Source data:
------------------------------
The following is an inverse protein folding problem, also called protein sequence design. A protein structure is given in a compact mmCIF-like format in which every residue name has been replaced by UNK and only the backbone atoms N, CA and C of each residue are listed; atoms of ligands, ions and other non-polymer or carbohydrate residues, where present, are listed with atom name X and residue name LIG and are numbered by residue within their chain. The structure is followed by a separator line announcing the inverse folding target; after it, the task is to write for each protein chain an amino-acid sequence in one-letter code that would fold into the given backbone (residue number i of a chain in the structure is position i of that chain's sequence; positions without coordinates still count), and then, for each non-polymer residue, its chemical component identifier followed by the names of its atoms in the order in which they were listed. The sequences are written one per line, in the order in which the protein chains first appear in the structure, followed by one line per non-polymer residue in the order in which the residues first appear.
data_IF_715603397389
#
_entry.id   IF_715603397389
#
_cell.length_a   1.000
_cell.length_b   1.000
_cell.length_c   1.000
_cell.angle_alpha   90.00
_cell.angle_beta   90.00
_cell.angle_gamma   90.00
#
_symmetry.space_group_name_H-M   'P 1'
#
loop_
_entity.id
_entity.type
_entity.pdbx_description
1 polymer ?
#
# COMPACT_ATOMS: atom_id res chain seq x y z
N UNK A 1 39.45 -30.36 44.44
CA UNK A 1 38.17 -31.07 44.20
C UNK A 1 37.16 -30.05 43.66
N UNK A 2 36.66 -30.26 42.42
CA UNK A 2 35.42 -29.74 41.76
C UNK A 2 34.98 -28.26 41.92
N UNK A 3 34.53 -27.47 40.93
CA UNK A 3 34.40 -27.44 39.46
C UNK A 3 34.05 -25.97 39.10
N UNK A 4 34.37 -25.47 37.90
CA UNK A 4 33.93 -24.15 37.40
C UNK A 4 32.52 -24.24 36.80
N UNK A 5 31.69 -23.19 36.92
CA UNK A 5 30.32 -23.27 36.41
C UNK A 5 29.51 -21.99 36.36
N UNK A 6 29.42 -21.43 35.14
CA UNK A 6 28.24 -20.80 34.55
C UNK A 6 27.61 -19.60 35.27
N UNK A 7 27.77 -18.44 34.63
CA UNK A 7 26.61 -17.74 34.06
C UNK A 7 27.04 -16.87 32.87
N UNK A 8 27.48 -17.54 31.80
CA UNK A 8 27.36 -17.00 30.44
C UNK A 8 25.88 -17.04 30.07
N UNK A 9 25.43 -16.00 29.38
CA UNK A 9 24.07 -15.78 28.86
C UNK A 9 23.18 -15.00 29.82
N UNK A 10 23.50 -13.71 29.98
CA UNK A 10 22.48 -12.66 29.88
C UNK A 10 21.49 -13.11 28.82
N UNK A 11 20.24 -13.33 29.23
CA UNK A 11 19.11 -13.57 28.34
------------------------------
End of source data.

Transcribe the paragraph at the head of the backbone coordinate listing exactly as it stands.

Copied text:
The following is an inverse protein folding problem, also called protein sequence design. A protein structure is given in a compact mmCIF-like format in which every residue name has been replaced by UNK and only the backbone atoms N, CA and C of each residue are listed; atoms of ligands, ions and other non-polymer or carbohydrate residues, where present, are listed with atom name X and residue name LIG and are numbered by residue within their chain. The structure is followed by a separator line announcing the inverse folding target; after it, the task is to write for each protein chain an amino-acid sequence in one-letter code that would fold into the given backbone (residue number i of a chain in the structure is position i of that chain's sequence; positions without coordinates still count), and then, for each non-polymer residue, its chemical component identifier followed by the names of its atoms in the order in which they were listed. The sequences are written one per line, in the order in which the protein chains first appear in the structure, followed by one line per non-polymer residue in the order in which the residues first appear.